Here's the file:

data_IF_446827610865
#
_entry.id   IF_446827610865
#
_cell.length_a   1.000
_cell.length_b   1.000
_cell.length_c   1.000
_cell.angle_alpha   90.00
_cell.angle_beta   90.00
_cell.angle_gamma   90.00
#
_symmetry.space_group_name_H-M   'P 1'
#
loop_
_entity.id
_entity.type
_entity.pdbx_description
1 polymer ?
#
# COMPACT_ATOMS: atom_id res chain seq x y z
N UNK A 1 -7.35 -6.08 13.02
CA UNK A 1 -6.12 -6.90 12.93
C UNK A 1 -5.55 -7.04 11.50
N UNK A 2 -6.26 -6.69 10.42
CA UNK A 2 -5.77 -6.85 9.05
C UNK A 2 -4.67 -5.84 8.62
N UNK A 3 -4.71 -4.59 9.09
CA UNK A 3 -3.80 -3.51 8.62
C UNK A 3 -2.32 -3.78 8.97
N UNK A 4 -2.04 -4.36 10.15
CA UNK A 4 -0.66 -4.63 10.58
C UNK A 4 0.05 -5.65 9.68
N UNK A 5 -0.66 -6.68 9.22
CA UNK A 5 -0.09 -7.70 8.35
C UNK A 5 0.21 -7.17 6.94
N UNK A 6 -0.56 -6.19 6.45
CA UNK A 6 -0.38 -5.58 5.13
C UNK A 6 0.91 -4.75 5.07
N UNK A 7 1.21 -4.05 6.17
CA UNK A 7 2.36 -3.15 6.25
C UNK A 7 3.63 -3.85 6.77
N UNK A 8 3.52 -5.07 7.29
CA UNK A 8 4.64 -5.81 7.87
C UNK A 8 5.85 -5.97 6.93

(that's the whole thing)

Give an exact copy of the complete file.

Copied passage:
data_IF_446827610865
#
_entry.id   IF_446827610865
#
_cell.length_a   1.000
_cell.length_b   1.000
_cell.length_c   1.000
_cell.angle_alpha   90.00
_cell.angle_beta   90.00
_cell.angle_gamma   90.00
#
_symmetry.space_group_name_H-M   'P 1'
#
loop_
_entity.id
_entity.type
_entity.pdbx_description
1 polymer ?
#
# COMPACT_ATOMS: atom_id res chain seq x y z
N UNK A 1 -7.35 -6.08 13.02
CA UNK A 1 -6.12 -6.90 12.93
C UNK A 1 -5.55 -7.04 11.50
N UNK A 2 -6.26 -6.69 10.42
CA UNK A 2 -5.77 -6.85 9.05
C UNK A 2 -4.67 -5.84 8.62
N UNK A 3 -4.71 -4.59 9.09
CA UNK A 3 -3.80 -3.51 8.62
C UNK A 3 -2.32 -3.78 8.97
N UNK A 4 -2.04 -4.36 10.15
CA UNK A 4 -0.66 -4.63 10.58
C UNK A 4 0.05 -5.65 9.68
N UNK A 5 -0.66 -6.68 9.22
CA UNK A 5 -0.09 -7.70 8.35
C UNK A 5 0.21 -7.17 6.94
N UNK A 6 -0.56 -6.19 6.45
CA UNK A 6 -0.38 -5.58 5.13
C UNK A 6 0.91 -4.75 5.07
N UNK A 7 1.21 -4.05 6.17
CA UNK A 7 2.36 -3.15 6.25
C UNK A 7 3.63 -3.85 6.77
N UNK A 8 3.52 -5.07 7.29
CA UNK A 8 4.64 -5.81 7.87
C UNK A 8 5.85 -5.97 6.93